Imagine, if you will, a day when getting stoned isn’t a crime but rather a part of our daily life… could it be possible that one day soon, people will be able to get stoned on the job, as they would with caffeine or nicotine? For now, though, the nation’s largest legal cannabis markets are limited to places like California, Colorado and Washington, where recreational weed is sold in shops and dispensaries.
Once the first Nevada cannabis lounges open their doors, they will likely have something in common with a Starbucks—both will serve food and drinks, and both will likely make money off of products and services offered, much like a traditional bar or restaurant. But while a Starbucks may have a full menu of options, the cannabis lounges are not likely to have a similar choice.
One of the most intriguing aspects of the marijuana industry is all the business opportunities that exist. The cannabis industry is a multi-billion dollar enterprise. However, with so many business ventures, it can be difficult to figure out where to begin. As such, we’ve decided to provide an overview of the types of business opportunities that exist within the cannabis industry.. Read more about planet 13 las vegas and let us know what you think.
Planet 13 vice president of sales and marketing David Farris stands in a 20,000-square-foot storage warehouse at the marijuana dispensary superstore on West Desert Inn Road on July 20, 2021. The dispensary hopes to convert the warehouse into a cannabis consumption lounge.
David Farris talked of a new era for Nevada’s cannabis business as he strolled through a warehouse that may someday become home to one of the state’s top marijuana consumption lounges.
Planet 13, the city’s biggest marijuana dispensary, sees its proposed lounge as an opportunity to offer a “next level” experience, according to Farris, the company’s vice president of sales and marketing.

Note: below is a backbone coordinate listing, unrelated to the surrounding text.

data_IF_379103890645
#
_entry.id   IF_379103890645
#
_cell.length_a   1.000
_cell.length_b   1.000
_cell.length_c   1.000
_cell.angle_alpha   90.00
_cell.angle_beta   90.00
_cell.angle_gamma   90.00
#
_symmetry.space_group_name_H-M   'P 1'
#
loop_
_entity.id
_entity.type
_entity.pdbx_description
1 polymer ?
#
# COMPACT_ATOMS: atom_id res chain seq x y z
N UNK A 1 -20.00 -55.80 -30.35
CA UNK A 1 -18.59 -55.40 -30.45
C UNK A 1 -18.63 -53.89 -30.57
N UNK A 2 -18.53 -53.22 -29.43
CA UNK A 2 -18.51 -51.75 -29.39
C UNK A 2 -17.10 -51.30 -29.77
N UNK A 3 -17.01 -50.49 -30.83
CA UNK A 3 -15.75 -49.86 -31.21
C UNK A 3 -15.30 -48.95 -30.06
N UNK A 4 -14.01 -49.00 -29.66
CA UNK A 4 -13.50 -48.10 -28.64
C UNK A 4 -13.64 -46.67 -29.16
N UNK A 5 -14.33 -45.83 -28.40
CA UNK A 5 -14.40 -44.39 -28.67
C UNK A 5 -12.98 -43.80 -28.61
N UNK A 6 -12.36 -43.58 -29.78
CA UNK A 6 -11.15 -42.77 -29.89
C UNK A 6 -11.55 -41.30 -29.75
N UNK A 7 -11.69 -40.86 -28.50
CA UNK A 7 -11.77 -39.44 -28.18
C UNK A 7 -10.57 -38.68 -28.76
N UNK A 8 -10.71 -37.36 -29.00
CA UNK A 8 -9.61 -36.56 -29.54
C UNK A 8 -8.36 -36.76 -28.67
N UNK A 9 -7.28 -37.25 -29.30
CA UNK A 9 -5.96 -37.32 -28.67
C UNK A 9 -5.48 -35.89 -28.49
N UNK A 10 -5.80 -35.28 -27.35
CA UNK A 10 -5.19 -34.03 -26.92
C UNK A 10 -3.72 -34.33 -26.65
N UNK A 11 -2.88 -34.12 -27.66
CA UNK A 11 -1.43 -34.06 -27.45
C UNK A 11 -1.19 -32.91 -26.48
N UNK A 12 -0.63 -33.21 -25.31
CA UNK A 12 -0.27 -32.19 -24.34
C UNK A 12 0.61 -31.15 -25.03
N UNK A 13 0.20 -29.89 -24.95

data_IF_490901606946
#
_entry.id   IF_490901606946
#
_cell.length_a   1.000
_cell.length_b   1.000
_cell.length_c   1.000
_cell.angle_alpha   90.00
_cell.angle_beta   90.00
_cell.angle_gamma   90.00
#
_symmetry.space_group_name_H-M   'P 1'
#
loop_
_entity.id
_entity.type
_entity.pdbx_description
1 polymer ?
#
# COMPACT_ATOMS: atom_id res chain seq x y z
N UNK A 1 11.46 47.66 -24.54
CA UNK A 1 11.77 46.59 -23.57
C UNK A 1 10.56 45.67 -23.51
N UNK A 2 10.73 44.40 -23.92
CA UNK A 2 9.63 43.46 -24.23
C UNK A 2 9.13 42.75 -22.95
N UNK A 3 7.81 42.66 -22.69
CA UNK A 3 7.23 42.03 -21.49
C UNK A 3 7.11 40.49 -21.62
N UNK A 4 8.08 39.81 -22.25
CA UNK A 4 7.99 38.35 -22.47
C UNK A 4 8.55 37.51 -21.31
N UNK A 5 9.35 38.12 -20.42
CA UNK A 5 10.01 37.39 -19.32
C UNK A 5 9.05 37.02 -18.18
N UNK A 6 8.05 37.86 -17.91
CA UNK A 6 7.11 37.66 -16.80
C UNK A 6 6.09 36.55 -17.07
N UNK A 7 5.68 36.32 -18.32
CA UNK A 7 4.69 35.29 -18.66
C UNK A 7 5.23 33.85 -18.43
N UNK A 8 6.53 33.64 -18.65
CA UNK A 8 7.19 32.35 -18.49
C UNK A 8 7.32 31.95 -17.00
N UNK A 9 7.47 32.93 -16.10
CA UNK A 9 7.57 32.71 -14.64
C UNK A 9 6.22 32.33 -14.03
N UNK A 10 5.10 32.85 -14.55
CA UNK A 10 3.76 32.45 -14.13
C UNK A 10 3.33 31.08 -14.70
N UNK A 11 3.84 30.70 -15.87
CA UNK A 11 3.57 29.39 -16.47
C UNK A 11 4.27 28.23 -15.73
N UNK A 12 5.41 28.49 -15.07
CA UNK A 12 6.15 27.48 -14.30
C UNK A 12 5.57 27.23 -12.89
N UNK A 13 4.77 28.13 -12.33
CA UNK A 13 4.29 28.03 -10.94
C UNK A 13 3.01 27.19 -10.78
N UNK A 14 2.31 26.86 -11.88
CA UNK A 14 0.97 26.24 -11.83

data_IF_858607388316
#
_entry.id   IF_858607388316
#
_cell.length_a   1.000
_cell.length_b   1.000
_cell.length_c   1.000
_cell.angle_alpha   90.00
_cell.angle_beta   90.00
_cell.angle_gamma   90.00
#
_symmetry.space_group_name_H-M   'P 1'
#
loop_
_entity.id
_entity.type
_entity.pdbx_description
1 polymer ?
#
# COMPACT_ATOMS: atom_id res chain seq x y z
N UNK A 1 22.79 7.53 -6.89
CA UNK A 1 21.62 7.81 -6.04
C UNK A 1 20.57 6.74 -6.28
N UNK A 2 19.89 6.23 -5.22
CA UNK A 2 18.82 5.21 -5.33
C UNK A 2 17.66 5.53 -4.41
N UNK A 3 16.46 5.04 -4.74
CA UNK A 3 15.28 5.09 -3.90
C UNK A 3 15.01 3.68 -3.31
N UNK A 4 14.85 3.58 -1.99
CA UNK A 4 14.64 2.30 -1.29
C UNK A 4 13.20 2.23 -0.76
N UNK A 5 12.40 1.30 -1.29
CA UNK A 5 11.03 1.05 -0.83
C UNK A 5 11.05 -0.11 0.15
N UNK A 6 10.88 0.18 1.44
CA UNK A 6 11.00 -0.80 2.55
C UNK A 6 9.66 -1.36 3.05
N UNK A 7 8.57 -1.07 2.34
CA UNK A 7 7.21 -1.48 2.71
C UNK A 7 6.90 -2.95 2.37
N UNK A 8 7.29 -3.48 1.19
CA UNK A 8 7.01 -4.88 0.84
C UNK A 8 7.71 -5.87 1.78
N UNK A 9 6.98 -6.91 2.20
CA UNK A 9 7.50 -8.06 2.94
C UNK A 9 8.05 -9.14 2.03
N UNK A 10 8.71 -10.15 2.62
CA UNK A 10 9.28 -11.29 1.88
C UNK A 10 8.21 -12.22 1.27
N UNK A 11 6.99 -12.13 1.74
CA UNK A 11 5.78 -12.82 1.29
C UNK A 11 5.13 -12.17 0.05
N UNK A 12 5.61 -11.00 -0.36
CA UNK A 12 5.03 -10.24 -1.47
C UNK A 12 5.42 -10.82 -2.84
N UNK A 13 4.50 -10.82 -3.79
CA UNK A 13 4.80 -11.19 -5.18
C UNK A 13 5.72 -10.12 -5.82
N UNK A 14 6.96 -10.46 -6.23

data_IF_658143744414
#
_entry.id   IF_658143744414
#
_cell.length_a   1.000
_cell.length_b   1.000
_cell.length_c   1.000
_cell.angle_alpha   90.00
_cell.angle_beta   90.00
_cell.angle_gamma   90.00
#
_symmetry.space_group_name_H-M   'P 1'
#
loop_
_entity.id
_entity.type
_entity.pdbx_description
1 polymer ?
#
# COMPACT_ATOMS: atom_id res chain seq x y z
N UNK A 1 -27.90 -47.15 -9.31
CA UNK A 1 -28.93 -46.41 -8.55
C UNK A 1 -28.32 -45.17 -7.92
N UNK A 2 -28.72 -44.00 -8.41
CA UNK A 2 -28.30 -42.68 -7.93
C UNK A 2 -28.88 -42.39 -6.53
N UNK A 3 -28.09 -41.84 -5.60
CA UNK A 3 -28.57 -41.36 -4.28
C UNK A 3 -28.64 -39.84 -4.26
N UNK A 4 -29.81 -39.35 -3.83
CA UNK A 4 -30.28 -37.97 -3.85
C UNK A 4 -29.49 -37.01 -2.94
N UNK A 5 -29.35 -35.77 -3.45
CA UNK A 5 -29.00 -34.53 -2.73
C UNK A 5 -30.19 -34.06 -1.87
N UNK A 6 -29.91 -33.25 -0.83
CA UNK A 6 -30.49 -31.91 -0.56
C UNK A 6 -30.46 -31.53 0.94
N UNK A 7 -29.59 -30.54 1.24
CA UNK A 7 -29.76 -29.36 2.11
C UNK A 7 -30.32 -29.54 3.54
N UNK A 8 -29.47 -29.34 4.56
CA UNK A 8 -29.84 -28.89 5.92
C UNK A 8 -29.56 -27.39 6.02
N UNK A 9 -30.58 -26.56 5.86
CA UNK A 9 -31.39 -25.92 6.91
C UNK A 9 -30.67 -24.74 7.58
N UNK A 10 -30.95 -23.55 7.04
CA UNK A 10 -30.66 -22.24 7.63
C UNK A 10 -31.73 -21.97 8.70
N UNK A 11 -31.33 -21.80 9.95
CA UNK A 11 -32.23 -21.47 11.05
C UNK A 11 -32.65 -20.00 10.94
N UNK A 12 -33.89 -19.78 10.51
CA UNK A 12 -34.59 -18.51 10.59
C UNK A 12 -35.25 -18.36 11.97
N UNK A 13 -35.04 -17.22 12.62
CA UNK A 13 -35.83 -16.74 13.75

Planet 13, a popular tourist destination, is one of many Las Vegas marijuana shops working on plans for consumption lounges, which were authorized by the state legislature earlier this year.
A 20,000-square-foot storage warehouse at Planet 13’s superstore on West Desert Inn Road will likely be transformed into a nightclub, according to Farris.
“We want to create something that people can travel to, something along the lines of a club,” Farris said. “We understand the urge to create something unique.”
Previously, recreational cannabis products could only be consumed in private homes under state legislation. The Paiute Tribe’s club on tribal property just north of downtown Las Vegas was the lone exception.
However, tourists and others continue to publicly use marijuana in the Las Vegas tourism route.
Marijuana has a strong odor along the Strip and in parking garages. People are seldom arrested for marijuana use on the Strip, according to a Metro Police spokesperson, but the lounges may help, at least partly, ease the problem.
According to the state’s Cannabis Compliance Board, the first lounges in Nevada are anticipated to open in the first six months of 2022, but no specific date has been established.
“There will be chances to have some first-in-the-nation lounges that other jurisdictions don’t have,” Tyler Klimas, executive director of the Nevada Gaming Control Board, said.
Klimas said, “In a lot of people’s perceptions, a lounge is simply four walls with some couches.” “I believe we will see some experiential concepts. We’ll all find out what it looks like once those concepts and applications are presented to the board.”
Layke According to Martin Conine, executive director of the Nevada Dispensary Association, cannabis comedy clubs or dining concepts offering marijuana-infused cuisine have promise.
All cannabis retail shop license holders received letters from the compliance board on July 9 informing them of their ability to apply for a consumption lounge license. The application procedure, on the other hand, has not yet been completed.